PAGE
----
Louisiana Court Allows Abortions to Resume

A Democrat state judge in Louisiana issued a ruling this week that allows abortions to resume in the state. The ruling comes even though the state’s “trigger law” banning almost all abortion procedures went into effect with the Supreme Court ruling last month reversing Roe v. Wade.

Louisiana 19th District Court Judge Donald Johnson blocked the law through a temporary restraining order entered on Tuesday. That order will be effective until July 18, when the court will conduct a hearing to determine if an order will be issued to continue the restraining order until the underlying lawsuit is resolved.

This week’s restraining order is the second issued by a Louisiana state court blocking enforcement of the trigger law. Just days after the Supreme Court’s ruling overturning Roe, Orleans Parish Civil District Court Judge Robin Giarrusso issued a similar temporary restraining order to halt the enforcement of the abortion ban.

State District Judge Ethel Julien lifted Judge Giarrusso’s order, finding that the lawsuit challenging the trigger law should have been filed in the state capital of Baton Rouge rather than in New Orleans. The case before Judge Johnson in Baton Rouge was then filed, resulting in this week’s order.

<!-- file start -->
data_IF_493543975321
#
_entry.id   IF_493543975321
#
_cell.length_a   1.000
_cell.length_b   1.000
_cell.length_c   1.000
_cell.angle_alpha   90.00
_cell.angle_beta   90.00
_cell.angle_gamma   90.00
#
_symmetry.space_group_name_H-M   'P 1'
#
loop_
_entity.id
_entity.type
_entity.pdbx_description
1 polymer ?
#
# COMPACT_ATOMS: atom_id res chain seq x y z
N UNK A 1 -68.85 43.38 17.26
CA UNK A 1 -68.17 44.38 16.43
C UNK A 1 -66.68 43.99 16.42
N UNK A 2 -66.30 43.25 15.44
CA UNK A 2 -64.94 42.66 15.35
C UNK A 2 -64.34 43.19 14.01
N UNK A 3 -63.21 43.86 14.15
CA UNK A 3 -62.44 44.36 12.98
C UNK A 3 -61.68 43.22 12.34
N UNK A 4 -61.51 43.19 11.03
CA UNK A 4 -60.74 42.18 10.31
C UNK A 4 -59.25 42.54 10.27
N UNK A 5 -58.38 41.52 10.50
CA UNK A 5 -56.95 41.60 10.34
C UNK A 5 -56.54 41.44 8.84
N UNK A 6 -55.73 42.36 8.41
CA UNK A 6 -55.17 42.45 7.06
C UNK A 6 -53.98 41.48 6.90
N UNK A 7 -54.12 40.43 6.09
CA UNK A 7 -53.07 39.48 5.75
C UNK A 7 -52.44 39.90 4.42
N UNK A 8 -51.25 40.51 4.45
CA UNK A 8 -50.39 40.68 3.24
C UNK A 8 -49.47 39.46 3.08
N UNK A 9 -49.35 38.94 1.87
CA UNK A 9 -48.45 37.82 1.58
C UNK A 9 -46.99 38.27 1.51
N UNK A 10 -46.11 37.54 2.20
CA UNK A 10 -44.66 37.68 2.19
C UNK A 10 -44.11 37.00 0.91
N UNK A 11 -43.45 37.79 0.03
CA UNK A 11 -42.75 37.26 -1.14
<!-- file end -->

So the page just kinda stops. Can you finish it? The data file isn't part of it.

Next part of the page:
The Center for Reproductive Rights filed the new lawsuit on behalf of a group of abortion providers, arguing that the new law violates the due process rights of abortion clinics. The case also alleges that the trigger law lacks “constitutionally required safeguards to prevent arbitrary enforcement.”

The new lawsuit also claims that the trigger law is too vague to be constitutional and does not properly set an effective date for enforcement.

Center for Reproductive Rights CEO Nancy Northup issued a press statement saying that a “public health emergency is about to engulf the nation.” She cited the Louisiana law as an example of one of several states set to ban abortions entirely.

She acknowledged that the lawsuit is not likely to prohibit the state from regulating abortions in the long term, but said, “Every day that a clinic is open and providing abortion services can make a difference in a person’s life.”

Louisiana Right to Life representative Benjamin Clapper issued a statement regarding this week’s ruling saying it is “disappointing” that a second judge is now acting to block a law supported by citizens and lawmakers that is designed to protect innocent unborn children from abortions.

Clapper added that the delays in enforcing the law means that unborn “babies targeted for abortion are back in the crosshairs of for-profit abortion businesses.” He described the lawsuit as a frivolous waste of court time and taxpayer dollars.

State Attorney General Jeff Landry has said his office will fight the lawsuit and defend the trigger law in all actions.